fiction theory

The artist is not afraid


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You're hurting my head again, SF/F
default3, writing!wench
fiction_theory
I imagine some kind of buzz is getting started concerning just how much FAIL is inherent in Patricia Wrede's new novel The Thirteenth Child in which she decides to retell the history of the Americas by erasing the people who were here long before Europeans decided to come. Instead of finding people, the Europeans who come over find magical animals and as a bonus, none of those troublesome native peoples who so stubbornly refused to see that they were dirty, ugly, and wrong and standing in the way of shiny new WHITE progress!

There are probably a lot of people who are saying things about this much better than I am. And there is some very useful links about the entire situation compiled by naraht on DW.

But the smartest and most accurate comment is from holyschist on DW who said:

Basically, to imagine an America (perhaps a world) without genocide and slavery, she erased the victims.




I can't believe that there were people who read this novel and thought that somehow it was okay to do this. Seriously. There were editors and agents and thinking human beings who all green lighted this project. And this is not to say that the novel probably wasn't well written or even interesting. I'm sure it is. I'm sure Patricia Wrede got all the mechanics right.

But saying a novel can't be hurtful and wrong if it's well written is like saying a gun isn't a weapon because it's pretty. You can put flowers and hearts and chrome on it all you want and it will still blow a person's brains out when you pull the trigger.

Same with literature. You can write a spectacular book and still hurt so many people with it. I believe that deepad said as much in "I Didn't Dream Of Dragons" (the link takes you to DW, not LJ because her LJ has been f-locked). But of course, if RaceFail09 taught us anything, it's that a bunch of people aren't listening

The discussion at Tor.com about the book and papersky's review of it is kind of disheartening. Well, some of it. Some people are definitely speaking up and saying that they were very bothered by what's going on.

Some are getting defensive, which is to be expected. I find it especially disgusting that somehow Lois McMaster Bujold thinks that somehow she comes out on top by saying we can't change the past and then listing a few charities and magically, she's done her part to change racism. Because it's always nice when White Ladies fix racism with the click of a button. The problem just needs you to throw some money at it and then nobody can accuse you of having racist attitudes because you donated to charity.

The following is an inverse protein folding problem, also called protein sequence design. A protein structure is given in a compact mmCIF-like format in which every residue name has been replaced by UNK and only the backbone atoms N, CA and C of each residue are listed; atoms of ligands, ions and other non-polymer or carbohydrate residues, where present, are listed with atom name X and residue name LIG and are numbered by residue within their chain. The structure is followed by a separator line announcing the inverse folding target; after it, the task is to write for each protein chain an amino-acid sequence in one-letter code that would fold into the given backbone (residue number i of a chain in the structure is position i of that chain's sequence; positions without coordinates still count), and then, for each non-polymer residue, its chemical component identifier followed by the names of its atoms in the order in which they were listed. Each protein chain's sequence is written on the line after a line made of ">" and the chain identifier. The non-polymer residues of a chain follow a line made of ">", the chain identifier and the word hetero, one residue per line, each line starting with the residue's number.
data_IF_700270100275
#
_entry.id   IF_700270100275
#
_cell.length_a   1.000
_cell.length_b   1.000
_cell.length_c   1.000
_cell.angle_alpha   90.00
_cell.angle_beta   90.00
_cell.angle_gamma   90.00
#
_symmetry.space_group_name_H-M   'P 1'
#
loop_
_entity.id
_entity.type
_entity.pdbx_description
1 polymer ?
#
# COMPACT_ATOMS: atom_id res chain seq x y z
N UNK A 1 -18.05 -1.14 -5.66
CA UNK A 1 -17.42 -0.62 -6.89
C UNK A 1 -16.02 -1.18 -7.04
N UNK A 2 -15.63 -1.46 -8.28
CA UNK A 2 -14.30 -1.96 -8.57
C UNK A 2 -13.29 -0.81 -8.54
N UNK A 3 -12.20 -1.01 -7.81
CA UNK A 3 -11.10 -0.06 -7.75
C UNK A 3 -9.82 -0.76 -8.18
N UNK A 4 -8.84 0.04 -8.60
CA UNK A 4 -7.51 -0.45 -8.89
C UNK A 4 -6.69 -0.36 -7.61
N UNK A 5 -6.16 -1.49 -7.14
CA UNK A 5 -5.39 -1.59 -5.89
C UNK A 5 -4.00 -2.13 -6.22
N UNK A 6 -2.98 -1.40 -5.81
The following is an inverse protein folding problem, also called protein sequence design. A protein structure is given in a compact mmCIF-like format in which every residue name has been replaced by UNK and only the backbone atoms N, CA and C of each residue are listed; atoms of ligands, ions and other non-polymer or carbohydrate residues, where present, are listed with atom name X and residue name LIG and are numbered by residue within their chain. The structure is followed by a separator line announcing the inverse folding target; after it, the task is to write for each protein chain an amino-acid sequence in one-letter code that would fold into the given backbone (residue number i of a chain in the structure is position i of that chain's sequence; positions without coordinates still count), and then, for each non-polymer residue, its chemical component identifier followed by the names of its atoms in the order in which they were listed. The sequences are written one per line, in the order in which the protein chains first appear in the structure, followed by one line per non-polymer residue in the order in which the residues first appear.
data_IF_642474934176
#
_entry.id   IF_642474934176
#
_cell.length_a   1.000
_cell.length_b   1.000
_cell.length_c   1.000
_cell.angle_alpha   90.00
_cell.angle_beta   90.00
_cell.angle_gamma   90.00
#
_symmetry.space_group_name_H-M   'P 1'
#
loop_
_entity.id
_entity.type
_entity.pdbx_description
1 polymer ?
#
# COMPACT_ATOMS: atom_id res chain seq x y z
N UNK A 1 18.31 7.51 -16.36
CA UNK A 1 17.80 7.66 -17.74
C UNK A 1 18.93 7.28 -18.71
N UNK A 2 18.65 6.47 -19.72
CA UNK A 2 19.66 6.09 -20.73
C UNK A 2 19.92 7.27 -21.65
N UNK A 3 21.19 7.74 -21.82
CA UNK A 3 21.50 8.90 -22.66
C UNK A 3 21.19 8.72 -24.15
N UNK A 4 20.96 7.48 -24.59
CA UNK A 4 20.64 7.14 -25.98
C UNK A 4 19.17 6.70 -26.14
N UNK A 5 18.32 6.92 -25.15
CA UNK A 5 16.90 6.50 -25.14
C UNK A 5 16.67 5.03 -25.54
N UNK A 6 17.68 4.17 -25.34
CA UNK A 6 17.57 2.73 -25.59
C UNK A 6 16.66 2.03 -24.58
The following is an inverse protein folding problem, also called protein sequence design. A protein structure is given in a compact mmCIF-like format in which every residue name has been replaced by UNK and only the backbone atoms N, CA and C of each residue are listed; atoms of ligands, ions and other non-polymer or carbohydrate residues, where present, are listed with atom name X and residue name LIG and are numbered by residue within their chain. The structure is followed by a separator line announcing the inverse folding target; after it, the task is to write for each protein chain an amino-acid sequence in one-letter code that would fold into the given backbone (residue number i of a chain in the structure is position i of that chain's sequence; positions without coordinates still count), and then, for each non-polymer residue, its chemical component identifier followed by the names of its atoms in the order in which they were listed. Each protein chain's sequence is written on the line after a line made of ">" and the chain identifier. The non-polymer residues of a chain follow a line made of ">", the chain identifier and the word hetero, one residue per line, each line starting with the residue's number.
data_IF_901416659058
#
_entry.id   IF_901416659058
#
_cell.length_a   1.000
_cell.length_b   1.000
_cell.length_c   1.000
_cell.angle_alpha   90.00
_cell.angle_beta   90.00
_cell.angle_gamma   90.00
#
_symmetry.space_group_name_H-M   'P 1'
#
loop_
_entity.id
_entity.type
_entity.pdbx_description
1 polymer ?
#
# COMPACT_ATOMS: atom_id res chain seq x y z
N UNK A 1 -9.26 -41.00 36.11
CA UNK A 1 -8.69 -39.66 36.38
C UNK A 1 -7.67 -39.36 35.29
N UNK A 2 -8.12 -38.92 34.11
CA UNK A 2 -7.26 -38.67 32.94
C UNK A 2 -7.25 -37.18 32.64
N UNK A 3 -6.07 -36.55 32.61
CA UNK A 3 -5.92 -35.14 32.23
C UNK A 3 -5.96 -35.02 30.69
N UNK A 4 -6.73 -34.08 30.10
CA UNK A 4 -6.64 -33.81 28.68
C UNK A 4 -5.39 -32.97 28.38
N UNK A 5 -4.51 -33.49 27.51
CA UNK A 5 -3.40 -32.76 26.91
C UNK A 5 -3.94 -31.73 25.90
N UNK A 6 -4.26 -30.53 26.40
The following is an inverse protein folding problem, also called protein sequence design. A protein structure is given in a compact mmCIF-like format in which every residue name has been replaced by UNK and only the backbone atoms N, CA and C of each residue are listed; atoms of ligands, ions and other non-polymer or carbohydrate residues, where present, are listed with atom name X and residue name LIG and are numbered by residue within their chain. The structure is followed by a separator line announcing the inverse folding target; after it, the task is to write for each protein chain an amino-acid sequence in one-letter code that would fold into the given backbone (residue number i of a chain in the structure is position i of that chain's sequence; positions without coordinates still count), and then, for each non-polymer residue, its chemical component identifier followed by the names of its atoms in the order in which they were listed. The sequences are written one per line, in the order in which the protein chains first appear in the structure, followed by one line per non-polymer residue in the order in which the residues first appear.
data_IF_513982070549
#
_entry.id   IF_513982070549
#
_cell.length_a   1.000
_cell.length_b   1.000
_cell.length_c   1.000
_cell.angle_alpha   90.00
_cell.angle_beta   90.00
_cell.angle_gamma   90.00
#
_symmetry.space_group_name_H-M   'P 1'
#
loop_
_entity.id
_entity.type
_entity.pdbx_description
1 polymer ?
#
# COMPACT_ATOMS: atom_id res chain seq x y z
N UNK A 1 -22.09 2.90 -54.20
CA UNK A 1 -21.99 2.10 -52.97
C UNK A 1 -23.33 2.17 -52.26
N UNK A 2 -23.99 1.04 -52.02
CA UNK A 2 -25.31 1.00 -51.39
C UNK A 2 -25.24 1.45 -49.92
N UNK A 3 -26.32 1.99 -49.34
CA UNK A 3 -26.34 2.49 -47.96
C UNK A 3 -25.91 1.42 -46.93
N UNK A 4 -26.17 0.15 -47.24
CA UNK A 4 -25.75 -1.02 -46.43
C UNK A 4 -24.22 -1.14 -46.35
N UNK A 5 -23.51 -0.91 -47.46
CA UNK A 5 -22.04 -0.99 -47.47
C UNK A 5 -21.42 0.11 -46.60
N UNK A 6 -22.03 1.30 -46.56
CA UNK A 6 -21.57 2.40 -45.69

I get smacking urges as a historian whenever I see someone saying this kind of crap:

The past is beyond anyone’s reach, and history is fractal -- one sperm over, and we would all have been our siblings, and our own self-centered universes would never have sprung into being at all


Because it's bullshit. The past is not beyond the reach of people who are still getting smacked in the face by it, the people who are getting fucking erased in mainstream literature. It is not beyond the reach of those who are using it to their advantage. The people who have the privilege of being able to revise the books, texts, and mainstream narrative of How Things Came To Be The Way They Are.

Nor is history fractal. History is a living thing (cliched, but pretty true) and it can be edited, changed, revised, but it is not fractal.

Think of it like this: in math, two points make a line. If you move any of those points, the line changes and becomes different. The past is a point. And yes, it is possible to move that point, at least in the way that actually matters.

No, you can't time travel. But you can tell people something different happened, you can change perception. And in the human world? Perception is reality. What actually happened in the past takes a backseat to what we are told happened and what we believe happened. This is why our criminal justice system is so problematic, because when we put somebody on trial, we're not really making a decision on objective truth. We're making a decision on whether a jury believes the evidence is sufficient to put them in jail. Whether they actually did or did not commit that crime often doesn't matter.